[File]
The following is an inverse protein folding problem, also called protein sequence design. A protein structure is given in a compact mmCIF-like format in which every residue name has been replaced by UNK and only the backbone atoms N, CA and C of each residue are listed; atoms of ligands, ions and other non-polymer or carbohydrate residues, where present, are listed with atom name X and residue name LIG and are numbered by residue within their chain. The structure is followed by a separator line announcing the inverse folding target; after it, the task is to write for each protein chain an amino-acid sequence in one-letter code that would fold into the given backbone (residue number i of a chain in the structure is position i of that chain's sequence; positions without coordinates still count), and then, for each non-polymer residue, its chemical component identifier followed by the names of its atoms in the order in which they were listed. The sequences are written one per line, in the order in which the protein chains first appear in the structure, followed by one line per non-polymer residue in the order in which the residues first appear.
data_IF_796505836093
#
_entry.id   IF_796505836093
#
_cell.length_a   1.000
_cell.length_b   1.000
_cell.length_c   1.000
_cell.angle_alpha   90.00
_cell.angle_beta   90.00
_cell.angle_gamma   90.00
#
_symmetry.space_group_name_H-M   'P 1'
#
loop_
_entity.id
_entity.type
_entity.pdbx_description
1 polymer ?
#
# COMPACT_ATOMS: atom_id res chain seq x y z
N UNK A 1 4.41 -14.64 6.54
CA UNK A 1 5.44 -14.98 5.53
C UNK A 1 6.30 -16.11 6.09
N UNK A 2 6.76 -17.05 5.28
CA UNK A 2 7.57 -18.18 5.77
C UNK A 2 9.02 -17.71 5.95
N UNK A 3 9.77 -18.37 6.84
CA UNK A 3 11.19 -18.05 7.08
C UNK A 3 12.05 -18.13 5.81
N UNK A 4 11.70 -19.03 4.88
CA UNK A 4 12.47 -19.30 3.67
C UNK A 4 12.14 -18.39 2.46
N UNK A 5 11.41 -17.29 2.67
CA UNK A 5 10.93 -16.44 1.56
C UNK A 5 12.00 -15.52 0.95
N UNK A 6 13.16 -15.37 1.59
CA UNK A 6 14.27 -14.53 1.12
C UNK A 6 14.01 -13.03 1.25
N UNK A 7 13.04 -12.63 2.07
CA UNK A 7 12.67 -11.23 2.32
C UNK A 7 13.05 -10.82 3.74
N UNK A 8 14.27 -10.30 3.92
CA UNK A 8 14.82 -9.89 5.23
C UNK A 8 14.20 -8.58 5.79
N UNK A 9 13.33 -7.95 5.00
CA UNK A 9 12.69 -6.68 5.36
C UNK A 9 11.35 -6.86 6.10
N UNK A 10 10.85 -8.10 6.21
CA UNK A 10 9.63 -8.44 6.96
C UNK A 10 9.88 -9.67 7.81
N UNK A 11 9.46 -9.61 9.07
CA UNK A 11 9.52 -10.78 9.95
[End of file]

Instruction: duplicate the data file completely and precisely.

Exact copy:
The following is an inverse protein folding problem, also called protein sequence design. A protein structure is given in a compact mmCIF-like format in which every residue name has been replaced by UNK and only the backbone atoms N, CA and C of each residue are listed; atoms of ligands, ions and other non-polymer or carbohydrate residues, where present, are listed with atom name X and residue name LIG and are numbered by residue within their chain. The structure is followed by a separator line announcing the inverse folding target; after it, the task is to write for each protein chain an amino-acid sequence in one-letter code that would fold into the given backbone (residue number i of a chain in the structure is position i of that chain's sequence; positions without coordinates still count), and then, for each non-polymer residue, its chemical component identifier followed by the names of its atoms in the order in which they were listed. The sequences are written one per line, in the order in which the protein chains first appear in the structure, followed by one line per non-polymer residue in the order in which the residues first appear.
data_IF_796505836093
#
_entry.id   IF_796505836093
#
_cell.length_a   1.000
_cell.length_b   1.000
_cell.length_c   1.000
_cell.angle_alpha   90.00
_cell.angle_beta   90.00
_cell.angle_gamma   90.00
#
_symmetry.space_group_name_H-M   'P 1'
#
loop_
_entity.id
_entity.type
_entity.pdbx_description
1 polymer ?
#
# COMPACT_ATOMS: atom_id res chain seq x y z
N UNK A 1 4.41 -14.64 6.54
CA UNK A 1 5.44 -14.98 5.53
C UNK A 1 6.30 -16.11 6.09
N UNK A 2 6.76 -17.05 5.28
CA UNK A 2 7.57 -18.18 5.77
C UNK A 2 9.02 -17.71 5.95
N UNK A 3 9.77 -18.37 6.84
CA UNK A 3 11.19 -18.05 7.08
C UNK A 3 12.05 -18.13 5.81
N UNK A 4 11.70 -19.03 4.88
CA UNK A 4 12.47 -19.30 3.67
C UNK A 4 12.14 -18.39 2.46
N UNK A 5 11.41 -17.29 2.67
CA UNK A 5 10.93 -16.44 1.56
C UNK A 5 12.00 -15.52 0.95
N UNK A 6 13.16 -15.37 1.59
CA UNK A 6 14.27 -14.53 1.12
C UNK A 6 14.01 -13.03 1.25
N UNK A 7 13.04 -12.63 2.07
CA UNK A 7 12.67 -11.23 2.32
C UNK A 7 13.05 -10.82 3.74
N UNK A 8 14.27 -10.30 3.92
CA UNK A 8 14.82 -9.89 5.23
C UNK A 8 14.20 -8.58 5.79
N UNK A 9 13.33 -7.95 5.00
CA UNK A 9 12.69 -6.68 5.36
C UNK A 9 11.35 -6.86 6.10
N UNK A 10 10.85 -8.10 6.21
CA UNK A 10 9.63 -8.44 6.96
C UNK A 10 9.88 -9.67 7.81
N UNK A 11 9.46 -9.61 9.07
CA UNK A 11 9.52 -10.78 9.95